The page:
While a first-reading of Vikram Amar’s The First Amendment: Freedom of Speech; Its Constitutional History and the Contemporary Debate can often leave you feeling like “what did I just read?” the message behind content regulations in Part III is actually pretty relevant.
The two types of content limitations presented in Amar’s book are content-neutral and content-based messages. To sum up what those mean, let’s start by painting a picture of the latter:
You just got this awesome new T-shirt that says “Fuck the Patriarchy” on the front. As a hardcore feminist and firm believer in risqué clothing expression, you decide to wear it out for a day at the park. At the park, you encounter a few different people: one is a man who hasn’t yet formed an opinion on gender-equality and is interested by your shirt, the other is a mom with a two-year-old son who finds the language on the shirt to be offensive. The mom gets upset and orders you to put on a jacket, what do you do?
By covering up your shirt in this example, you’d suppress your message based on its content and stifling your right to freedom of speech.
Amar puts the idea in terms of A, B, and C:
“The state cannot prevent A from talking to B, who wants to hear A’s message, in order to protect the sensibilities of C, who is deeply offended by what A has to say. The problem with content-discriminatory laws of this kind is not that they protect C from hearing a message she wants to avoid […] but in doing so the law interferes with A’s speech to B as well.” (Page 189) The First Amendment: Freedom of Speech; Its Constitutional History and the Contemporary Debate.
In this scenario, you’re A, the man on-the-fence is B, and the angry mom is C. Just because the mom didn’t like the message (and found it downright offensive), doesn’t mean the man’s ability to hear your influential message should be affected –– and in retrospect, neither should yours to spread said message!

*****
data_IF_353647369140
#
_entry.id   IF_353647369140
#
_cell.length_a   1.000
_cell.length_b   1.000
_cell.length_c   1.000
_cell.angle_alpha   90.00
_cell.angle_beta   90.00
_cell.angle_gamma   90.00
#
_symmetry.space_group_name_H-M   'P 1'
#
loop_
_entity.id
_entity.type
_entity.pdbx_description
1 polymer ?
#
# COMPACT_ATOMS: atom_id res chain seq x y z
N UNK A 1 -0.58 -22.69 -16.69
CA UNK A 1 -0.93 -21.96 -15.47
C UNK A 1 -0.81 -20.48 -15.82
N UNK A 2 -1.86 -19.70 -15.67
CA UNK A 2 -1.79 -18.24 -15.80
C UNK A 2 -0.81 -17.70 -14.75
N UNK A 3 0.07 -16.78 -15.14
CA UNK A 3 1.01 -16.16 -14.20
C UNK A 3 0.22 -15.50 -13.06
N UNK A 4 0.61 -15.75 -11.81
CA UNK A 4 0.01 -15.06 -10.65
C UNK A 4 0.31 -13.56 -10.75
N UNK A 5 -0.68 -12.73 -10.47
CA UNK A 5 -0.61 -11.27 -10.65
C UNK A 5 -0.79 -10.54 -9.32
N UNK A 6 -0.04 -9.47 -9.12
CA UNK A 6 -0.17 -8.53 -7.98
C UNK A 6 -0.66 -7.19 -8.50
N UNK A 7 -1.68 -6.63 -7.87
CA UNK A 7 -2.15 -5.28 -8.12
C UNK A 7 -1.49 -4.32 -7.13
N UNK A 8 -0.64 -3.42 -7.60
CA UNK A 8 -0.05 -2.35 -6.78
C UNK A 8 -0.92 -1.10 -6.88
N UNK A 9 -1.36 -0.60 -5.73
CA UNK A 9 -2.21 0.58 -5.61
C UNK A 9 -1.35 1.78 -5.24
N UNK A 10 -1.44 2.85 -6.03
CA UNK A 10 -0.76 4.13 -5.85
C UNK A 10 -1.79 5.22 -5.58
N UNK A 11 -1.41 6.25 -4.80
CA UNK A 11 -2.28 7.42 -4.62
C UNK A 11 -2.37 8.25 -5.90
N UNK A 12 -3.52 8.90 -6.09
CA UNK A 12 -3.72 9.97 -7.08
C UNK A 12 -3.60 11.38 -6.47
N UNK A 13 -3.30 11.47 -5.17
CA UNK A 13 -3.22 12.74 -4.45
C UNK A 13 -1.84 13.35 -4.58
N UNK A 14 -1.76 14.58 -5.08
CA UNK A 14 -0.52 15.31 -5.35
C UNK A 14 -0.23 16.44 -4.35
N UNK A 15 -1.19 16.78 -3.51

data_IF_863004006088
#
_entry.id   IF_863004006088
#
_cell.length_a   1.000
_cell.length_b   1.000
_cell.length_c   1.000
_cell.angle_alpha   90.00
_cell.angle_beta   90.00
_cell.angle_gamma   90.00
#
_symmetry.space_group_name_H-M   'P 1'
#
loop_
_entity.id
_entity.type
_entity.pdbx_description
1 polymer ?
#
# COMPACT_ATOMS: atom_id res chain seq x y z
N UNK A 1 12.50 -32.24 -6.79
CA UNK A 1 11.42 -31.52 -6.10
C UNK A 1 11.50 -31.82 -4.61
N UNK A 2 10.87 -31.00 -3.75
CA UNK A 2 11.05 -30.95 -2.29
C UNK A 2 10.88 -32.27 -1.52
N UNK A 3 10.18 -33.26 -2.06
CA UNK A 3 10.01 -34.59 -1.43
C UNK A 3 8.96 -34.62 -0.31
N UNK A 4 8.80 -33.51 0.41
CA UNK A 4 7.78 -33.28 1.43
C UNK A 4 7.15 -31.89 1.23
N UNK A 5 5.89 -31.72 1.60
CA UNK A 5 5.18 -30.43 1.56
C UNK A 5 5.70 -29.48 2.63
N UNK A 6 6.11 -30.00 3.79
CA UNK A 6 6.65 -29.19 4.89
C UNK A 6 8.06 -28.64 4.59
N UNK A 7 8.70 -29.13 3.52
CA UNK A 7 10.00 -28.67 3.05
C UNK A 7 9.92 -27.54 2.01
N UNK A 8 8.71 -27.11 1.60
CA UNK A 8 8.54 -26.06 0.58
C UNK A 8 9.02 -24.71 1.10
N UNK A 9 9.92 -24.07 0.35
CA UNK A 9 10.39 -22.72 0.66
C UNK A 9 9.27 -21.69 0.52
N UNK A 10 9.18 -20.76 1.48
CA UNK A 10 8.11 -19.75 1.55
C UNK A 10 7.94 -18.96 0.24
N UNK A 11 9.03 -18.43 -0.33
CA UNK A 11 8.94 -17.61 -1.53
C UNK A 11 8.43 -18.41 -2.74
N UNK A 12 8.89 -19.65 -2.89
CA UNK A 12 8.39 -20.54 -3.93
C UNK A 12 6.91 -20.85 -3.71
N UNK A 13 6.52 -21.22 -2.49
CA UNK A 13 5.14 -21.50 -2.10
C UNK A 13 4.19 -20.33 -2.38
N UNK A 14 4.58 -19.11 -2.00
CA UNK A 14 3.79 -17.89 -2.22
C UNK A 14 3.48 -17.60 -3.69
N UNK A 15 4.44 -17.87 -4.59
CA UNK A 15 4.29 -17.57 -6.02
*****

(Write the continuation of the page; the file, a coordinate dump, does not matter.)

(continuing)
Content discrimination not only decides what we get to see and hear, but who gets to, and that’s unconstitutional. “This is precisely why content-discriminatory laws raise serious First Amendment concerns.” (Page 189) The First Amendment: Freedom of Speech; Its Constitutional History and the Contemporary Debate.
Then there’s the content-neutral side of things, which though the lesser of two evils, is still a regulation of speech. The University of Pennsylvania Law Review says content-neautral regulations “apply to all speech, regardless of subject matter or viewpoint.” (Page 655)
According to David L. Hudson, one example of this is found within National Park laws. In a 1984 case Clark v. Community for Creative Non-Violence, the Supreme Court banned camping as a form of protest in some U.S. national parks. The 7-2 decision wasn’t made because the Supreme Court didn’t like the substance of certain protests, but rather because the overall nature of that form of speech negatively impacted the parks.
While it’s tricky to avoid stepping on First Amendment toes with both forms of content regulations, I think content-neutral laws are usually more constitutional for the greater good. Content-based discrimination is disenfranchisement of opinion; When one point of view is limited, the other is amplified –– creating an imbalance in speech-representation.